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iron white-hot, is passed through a prism, the spectrum is continuous, and eonsists of a series of distinct colors, varying from red on one side to violet on the other. 2d. If the light of a burning gas containing any volatilized substance be passed through a prism, the spectrum is not continuous, but is ornamented by bright-colored lines—sodium giving two yellow lines, strontia a red one, silver two beautiful green ones. Each element produces a definite series which can be readily recognized as its test. 3d. If a light of the first kind be passed through one of the second, the spectrum will be found to be crossed by dark lines. Thus, if the white light of a burning match be passed through a flame containing sodium, instead of the vivid yellow lines so characteristic of that metal, two black lines will exactly occupy their place. A gaseous flame absorbs the rays of the same color that it emits. THE SPECTROSCOPE.—This instrument consists of two small telescopes, with a prism mounted between their object-glasses, in the manner shown in the cut. The rays of light enter through a narrow slit at A and are rendered parallel by the object-glass. They then pass through the prisms at C, are separated into the different colors, and entering the second teleseope at D, fall upon the eye at B. A third telescope is sometimes attached, which contains a minutely accurate scale for measuring the distances of the lines. In addition, a mirror may throw in a ray of sunlight or starlight at one side of the slit, and so we can compare the spectrum of the sunbeam with that of any flame we desire.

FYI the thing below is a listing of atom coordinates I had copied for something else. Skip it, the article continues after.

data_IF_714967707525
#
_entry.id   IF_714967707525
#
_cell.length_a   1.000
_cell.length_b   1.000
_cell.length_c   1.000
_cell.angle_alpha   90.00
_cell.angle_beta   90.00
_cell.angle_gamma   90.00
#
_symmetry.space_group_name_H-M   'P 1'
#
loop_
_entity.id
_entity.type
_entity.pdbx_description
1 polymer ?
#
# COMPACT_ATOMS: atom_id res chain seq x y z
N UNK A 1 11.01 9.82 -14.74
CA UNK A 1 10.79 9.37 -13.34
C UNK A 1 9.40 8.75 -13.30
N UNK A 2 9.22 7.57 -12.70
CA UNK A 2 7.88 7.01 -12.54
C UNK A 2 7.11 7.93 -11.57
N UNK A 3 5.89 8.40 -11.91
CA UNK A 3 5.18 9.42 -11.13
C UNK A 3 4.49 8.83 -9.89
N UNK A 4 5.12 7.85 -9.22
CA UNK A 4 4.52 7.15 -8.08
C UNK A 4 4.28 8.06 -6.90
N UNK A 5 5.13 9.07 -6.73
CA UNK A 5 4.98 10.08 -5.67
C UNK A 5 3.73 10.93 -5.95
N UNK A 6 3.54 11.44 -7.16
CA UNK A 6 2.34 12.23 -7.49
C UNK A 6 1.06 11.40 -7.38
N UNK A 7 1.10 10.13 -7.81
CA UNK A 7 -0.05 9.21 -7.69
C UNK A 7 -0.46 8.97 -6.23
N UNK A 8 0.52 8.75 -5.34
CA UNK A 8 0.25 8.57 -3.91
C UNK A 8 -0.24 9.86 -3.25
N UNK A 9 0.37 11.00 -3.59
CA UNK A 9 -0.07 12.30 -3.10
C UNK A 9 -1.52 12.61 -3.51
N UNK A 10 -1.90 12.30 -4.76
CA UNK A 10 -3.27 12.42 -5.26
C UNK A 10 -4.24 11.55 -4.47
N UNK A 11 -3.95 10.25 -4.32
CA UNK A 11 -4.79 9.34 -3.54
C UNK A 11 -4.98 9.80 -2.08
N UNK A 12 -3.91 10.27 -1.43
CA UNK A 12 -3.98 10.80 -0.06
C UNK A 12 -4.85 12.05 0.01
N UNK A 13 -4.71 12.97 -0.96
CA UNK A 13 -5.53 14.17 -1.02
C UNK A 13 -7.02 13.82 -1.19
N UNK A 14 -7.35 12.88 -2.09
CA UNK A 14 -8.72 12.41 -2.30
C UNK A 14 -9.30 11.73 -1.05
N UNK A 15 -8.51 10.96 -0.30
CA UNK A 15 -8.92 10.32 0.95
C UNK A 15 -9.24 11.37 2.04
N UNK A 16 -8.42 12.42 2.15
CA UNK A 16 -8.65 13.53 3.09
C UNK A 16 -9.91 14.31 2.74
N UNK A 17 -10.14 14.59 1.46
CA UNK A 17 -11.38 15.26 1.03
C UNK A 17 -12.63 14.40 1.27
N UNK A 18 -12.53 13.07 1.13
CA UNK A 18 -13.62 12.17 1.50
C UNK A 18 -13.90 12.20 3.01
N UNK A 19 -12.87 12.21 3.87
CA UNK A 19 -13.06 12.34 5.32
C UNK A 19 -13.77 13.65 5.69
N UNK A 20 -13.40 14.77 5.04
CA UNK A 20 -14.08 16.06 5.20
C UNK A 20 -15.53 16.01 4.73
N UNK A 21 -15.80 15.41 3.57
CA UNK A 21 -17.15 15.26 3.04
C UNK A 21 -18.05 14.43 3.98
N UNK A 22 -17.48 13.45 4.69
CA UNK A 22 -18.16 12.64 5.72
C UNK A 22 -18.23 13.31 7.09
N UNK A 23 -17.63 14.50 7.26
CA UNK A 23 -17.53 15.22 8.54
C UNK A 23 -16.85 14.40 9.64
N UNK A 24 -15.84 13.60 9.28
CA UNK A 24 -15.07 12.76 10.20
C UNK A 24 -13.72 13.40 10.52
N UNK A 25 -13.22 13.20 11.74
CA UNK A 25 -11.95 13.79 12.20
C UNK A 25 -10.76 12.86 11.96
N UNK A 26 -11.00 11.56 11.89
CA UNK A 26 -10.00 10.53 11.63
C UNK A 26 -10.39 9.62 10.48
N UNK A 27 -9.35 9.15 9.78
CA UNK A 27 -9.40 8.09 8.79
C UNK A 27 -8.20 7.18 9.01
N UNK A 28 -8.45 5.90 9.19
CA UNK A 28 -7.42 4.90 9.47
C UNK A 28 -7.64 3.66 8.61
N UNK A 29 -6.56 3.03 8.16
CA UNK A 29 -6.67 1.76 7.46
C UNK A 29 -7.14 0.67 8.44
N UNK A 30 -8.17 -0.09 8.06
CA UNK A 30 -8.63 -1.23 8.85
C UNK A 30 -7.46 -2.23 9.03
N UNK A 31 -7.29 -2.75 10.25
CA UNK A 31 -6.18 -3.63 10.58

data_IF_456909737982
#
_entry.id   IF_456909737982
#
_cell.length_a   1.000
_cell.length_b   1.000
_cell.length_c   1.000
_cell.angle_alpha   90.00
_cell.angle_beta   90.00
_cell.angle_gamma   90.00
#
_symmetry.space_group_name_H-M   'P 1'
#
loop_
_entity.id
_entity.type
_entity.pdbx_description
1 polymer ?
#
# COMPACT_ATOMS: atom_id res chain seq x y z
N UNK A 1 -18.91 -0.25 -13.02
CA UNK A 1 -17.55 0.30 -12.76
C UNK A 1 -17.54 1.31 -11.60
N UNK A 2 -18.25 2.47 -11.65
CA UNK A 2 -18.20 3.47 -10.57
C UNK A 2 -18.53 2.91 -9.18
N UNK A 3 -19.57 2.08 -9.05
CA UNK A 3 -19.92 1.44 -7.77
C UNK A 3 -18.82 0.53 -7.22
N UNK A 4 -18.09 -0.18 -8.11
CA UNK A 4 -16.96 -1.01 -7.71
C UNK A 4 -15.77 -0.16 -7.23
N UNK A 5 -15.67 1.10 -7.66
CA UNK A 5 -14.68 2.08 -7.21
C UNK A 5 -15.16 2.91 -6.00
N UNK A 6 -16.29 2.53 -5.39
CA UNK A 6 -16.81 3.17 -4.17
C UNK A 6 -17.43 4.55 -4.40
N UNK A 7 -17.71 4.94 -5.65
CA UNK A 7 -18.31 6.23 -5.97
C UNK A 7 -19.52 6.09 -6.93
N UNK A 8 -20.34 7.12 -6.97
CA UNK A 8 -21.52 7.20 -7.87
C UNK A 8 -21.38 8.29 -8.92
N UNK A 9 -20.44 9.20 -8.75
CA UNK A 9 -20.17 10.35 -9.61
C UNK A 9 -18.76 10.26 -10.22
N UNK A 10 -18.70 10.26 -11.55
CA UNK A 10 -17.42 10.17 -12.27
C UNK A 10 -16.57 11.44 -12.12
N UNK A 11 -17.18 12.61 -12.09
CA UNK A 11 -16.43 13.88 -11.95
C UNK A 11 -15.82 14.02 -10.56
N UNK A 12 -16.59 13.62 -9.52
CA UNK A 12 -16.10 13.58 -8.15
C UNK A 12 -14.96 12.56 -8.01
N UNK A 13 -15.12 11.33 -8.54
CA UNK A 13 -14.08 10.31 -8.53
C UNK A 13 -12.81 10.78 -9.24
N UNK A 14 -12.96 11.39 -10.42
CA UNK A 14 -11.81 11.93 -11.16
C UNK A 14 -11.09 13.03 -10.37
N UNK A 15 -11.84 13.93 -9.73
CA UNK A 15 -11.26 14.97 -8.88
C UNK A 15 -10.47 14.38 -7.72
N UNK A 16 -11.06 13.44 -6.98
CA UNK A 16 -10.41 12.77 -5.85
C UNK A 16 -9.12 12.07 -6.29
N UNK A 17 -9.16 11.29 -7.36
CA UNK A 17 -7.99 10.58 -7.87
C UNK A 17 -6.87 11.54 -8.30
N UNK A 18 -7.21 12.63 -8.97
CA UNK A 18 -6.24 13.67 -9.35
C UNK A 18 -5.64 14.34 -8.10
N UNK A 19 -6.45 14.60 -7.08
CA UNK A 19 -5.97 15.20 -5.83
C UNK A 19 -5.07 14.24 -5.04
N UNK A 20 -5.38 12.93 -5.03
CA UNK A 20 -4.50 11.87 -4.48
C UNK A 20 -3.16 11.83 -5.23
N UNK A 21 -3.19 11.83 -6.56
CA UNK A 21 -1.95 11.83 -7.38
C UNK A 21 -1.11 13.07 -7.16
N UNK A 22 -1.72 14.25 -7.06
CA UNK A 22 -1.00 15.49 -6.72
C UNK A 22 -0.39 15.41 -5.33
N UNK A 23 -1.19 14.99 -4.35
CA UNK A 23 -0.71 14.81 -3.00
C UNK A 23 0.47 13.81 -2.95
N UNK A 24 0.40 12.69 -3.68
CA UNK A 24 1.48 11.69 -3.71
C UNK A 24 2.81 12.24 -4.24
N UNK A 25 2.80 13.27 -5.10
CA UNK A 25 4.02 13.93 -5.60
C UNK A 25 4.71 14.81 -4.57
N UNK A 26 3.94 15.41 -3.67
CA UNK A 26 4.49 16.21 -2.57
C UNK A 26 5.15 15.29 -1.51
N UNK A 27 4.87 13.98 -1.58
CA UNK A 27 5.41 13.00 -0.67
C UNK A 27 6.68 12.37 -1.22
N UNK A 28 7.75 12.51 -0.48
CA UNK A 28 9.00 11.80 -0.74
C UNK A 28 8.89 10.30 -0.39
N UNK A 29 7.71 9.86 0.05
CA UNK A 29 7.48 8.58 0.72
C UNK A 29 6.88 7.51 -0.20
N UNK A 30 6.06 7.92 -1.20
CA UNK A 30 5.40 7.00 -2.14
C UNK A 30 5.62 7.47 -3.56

Revelations of the spectroscope concerning the sun.— The spectrum of the sunbeam is not continuous, but is crossed by a large number of dark lines, called, from their discoverer, Fraunhofer's lines. It is therefore concluded that the sun's light is of the third class just named, and that it is produced by the vivid light of a highly heated body shining through a flame full of volatilized substances. But not only does spectrum analysis thus shed light on the physical constitution of the sun, but these lines are so distinctive, so marked and varied, that the very elements of which the sun is composed may be discovered. Thus, for example, iron gives a spectrum of some 70 lines, differing in intensity and relative length. These are bright when iron vapor is burning, and dark when white light is passed through such burning vapor. In the solar spectrum we have the perfect coincidence of 70 dark lines, line for line and strength for strength. The conclusion is irresistible that iron is contained in the sun's atmosphere. The following include all the elements that are now known to exist in it:


Sodium, Iron, Strontium
Calcium, Chromium, Cadmium,
Barium, Nickel, Cobalt,
Magnesium, Zinc, Hydrogen.

STARS ARE SUNS.—The same method of analysis has been applied to the stars. Their spectra also are marked by dark lines. Their constitution is therefore like our sun; they contain also the same familiar elements. Aldebaran seems the most like our earth. It has at least nine elements known to chemists:

Sodium, Iron, Magnesium,
Hydrogen, Bismuth, Antimony,
Tellurium, Mercury, Calcium.